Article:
Patrick Petrossians, Adrian F Daly, Emil Natchev, Luigi Maione, Karin Blijdorp, Mona Sahnoun-Fathallah, Renata Auriemma, Alpha M Diallo, Anna-Lena Hulting, Diego Ferone, Vaclav Hana Jr, Silvia Filipponi, Caroline Sievers, Claudia Nogueira, Carmen Fajardo-Montañana, Davide Carvalho, Vaclav Hana, Günter K Stalla, Marie-Lise Jaffrain-Réa, Brigitte Delemer, Annamaria Colao, Thierry Brue, Sebastian J C M M Neggers, Sabina Zacharieva, Philippe Chanson, and Albert Beckers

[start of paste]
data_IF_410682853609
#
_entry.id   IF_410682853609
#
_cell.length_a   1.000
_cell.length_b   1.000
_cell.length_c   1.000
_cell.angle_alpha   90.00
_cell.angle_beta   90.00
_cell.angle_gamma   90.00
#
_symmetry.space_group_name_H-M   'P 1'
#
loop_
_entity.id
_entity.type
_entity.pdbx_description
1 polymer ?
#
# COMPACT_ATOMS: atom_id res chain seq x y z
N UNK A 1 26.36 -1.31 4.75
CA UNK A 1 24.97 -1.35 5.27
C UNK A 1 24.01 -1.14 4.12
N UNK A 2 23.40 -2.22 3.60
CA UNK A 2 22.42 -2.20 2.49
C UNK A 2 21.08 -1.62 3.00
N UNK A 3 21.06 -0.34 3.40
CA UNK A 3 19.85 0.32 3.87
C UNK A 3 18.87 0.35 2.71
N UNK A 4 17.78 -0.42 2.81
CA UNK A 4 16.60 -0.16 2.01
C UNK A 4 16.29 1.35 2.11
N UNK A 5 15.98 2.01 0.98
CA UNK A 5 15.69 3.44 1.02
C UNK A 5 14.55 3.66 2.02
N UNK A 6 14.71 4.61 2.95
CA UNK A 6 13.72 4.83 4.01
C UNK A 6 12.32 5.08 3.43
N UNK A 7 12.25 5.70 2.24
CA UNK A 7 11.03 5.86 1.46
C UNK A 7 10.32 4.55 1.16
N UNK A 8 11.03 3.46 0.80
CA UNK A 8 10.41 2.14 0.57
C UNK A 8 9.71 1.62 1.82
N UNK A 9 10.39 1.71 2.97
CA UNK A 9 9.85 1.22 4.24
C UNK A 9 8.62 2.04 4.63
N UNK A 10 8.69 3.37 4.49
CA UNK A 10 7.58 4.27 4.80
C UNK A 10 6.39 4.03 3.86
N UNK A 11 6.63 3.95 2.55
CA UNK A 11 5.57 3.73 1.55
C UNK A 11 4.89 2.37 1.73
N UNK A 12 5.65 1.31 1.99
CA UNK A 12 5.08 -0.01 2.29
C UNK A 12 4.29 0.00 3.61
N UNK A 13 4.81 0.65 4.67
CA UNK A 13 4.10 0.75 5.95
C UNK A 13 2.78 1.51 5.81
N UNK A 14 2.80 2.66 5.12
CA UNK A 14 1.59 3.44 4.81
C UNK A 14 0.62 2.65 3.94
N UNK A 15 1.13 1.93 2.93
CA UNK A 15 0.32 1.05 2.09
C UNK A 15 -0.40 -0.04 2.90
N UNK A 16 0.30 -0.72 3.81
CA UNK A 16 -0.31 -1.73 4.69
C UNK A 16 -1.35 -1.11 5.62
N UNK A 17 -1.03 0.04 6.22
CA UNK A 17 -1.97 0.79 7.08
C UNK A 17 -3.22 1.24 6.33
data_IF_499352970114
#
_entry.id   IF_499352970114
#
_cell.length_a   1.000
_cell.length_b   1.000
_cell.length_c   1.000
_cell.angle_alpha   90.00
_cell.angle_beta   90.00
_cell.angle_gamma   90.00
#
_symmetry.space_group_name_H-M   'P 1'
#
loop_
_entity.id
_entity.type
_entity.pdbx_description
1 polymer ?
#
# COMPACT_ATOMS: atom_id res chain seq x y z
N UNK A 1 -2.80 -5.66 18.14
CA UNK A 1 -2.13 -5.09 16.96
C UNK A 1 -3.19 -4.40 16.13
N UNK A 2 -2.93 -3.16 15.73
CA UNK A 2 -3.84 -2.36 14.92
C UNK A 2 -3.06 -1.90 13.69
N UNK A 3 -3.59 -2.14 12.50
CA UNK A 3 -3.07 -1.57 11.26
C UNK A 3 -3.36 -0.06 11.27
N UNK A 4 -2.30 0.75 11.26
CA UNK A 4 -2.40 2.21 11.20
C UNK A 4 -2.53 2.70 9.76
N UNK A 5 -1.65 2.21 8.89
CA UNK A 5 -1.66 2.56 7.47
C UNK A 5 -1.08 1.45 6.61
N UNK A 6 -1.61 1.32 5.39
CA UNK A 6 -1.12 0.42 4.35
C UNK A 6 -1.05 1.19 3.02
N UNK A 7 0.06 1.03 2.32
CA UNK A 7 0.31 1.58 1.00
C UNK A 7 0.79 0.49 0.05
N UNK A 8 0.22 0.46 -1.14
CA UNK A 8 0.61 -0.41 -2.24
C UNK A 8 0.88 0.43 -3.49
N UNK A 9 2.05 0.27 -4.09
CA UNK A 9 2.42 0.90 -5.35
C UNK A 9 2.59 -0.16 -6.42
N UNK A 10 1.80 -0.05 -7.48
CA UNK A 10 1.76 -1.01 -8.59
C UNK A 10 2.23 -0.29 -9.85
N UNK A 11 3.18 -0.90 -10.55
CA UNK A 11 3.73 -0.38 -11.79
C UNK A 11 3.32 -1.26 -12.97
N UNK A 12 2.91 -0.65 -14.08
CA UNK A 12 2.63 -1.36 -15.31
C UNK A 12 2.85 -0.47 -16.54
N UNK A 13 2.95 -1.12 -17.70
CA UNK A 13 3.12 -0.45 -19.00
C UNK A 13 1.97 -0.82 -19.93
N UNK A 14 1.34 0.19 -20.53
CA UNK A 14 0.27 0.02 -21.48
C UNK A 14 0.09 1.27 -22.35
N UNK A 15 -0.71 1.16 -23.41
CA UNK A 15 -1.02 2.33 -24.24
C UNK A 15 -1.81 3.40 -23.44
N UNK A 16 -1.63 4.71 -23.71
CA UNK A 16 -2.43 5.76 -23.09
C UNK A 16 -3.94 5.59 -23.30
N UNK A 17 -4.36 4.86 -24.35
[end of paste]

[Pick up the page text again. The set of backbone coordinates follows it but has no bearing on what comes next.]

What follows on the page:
Acromegaly is a rare disorder caused by chronic growth hormone (GH) hypersecretion. While diagnostic and therapeutic methods have advanced, little information exists on trends in acromegaly characteristics over time. The Liège Acromegaly Survey (LAS) Database, a relational database, is designed to assess the profile of acromegaly patients at diagnosis and during long-term follow-up at multiple treatment centers. The following results were obtained at diagnosis. The study population consisted of 3173 acromegaly patients from ten countries; 54.5% were female. Males were significantly younger at diagnosis than females (43.5 vs 46.4 years; P < 0.001). The median delay from first symptoms to diagnosis was 2 years longer in females (P = 0.015). Ages at diagnosis and first symptoms increased significantly over time (P < 0.001). Tumors were larger in males than females (P < 0.001); tumor size and invasion were inversely related to patient age (P < 0.001). Random GH at diagnosis correlated with nadir GH levels during OGTT (P < 0.001). GH was inversely related to age in both sexes (P < 0.001). Diabetes mellitus was present in 27.5%, hypertension in 28.8%, sleep apnea syndrome in 25.5% and cardiac hypertrophy in 15.5%. Serious cardiovascular outcomes like stroke, heart failure and myocardial infarction were present in <5% at diagnosis. Erythrocyte levels were increased and correlated with IGF-1 values. Thyroid nodules were frequent (34.0%); 820 patients had colonoscopy at diagnosis and 13% had polyps. Osteoporosis was present at diagnosis in 12.3% and 0.6–4.4% had experienced a fracture. In conclusion, this study of >3100 patients is the largest international acromegaly database and shows clinically relevant trends in the characteristics of acromegaly at diagnosis.